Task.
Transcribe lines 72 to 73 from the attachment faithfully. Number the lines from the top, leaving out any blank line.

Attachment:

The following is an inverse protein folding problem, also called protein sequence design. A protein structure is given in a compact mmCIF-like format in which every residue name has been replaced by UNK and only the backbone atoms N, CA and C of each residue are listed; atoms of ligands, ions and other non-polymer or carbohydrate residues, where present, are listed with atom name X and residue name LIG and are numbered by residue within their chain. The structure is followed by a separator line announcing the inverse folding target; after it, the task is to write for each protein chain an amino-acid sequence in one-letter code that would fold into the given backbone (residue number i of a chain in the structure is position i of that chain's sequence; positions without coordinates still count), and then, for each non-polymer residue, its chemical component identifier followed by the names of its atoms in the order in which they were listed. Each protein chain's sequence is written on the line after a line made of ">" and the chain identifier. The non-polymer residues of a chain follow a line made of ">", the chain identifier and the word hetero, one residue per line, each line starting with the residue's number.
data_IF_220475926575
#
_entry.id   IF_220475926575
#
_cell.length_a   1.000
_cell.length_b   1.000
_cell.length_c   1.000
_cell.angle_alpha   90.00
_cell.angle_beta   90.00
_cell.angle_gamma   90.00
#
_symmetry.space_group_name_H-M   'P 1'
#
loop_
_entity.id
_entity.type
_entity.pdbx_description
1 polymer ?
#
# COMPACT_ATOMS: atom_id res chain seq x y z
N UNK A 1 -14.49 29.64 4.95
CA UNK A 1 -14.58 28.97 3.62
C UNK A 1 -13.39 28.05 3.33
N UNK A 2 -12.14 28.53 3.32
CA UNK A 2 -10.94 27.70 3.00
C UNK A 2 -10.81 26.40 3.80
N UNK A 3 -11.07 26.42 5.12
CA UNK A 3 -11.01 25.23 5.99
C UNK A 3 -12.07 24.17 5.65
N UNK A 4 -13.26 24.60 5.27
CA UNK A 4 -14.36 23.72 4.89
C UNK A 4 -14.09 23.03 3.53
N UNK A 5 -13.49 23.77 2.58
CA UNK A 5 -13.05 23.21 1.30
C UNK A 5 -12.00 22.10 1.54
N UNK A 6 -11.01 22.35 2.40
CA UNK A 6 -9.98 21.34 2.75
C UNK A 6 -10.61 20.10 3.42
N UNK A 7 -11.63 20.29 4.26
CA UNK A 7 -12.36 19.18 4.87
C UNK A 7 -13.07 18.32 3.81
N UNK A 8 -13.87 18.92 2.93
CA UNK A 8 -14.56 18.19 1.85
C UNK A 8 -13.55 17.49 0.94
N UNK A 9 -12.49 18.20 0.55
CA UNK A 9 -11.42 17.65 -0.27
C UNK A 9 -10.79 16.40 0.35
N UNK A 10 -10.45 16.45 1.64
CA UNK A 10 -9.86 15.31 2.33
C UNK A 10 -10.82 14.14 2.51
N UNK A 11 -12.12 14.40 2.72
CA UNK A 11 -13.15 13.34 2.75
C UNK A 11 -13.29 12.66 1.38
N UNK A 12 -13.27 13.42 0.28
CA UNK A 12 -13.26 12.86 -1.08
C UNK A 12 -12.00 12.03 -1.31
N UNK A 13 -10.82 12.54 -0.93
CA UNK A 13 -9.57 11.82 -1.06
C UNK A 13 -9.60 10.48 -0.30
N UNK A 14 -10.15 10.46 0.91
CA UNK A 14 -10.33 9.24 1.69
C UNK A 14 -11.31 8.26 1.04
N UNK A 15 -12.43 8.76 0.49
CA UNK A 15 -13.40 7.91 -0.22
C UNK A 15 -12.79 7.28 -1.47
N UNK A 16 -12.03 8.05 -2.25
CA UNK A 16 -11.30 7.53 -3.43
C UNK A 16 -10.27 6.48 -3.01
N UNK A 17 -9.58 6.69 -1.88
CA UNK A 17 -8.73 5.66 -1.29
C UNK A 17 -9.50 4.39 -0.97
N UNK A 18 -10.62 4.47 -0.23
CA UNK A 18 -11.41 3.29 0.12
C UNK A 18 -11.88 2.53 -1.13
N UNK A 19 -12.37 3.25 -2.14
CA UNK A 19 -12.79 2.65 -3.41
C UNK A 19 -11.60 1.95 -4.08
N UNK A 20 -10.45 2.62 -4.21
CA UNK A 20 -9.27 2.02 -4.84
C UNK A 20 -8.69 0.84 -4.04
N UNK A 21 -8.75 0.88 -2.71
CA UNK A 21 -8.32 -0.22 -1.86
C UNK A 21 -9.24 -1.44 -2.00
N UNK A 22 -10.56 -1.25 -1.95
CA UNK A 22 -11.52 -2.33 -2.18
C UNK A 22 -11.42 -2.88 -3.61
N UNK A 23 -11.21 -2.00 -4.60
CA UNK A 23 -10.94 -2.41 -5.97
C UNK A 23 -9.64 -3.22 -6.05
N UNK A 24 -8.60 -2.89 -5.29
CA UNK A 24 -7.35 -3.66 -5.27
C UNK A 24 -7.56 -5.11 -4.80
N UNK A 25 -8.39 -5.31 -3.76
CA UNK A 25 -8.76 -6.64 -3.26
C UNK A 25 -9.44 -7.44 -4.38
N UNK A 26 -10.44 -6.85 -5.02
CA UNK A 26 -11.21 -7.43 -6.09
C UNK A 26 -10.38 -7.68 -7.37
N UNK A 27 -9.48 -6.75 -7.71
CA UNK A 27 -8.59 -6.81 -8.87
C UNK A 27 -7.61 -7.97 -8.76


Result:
C UNK A 17 -9.50 4.39 -0.97
N UNK A 18 -10.62 4.47 -0.23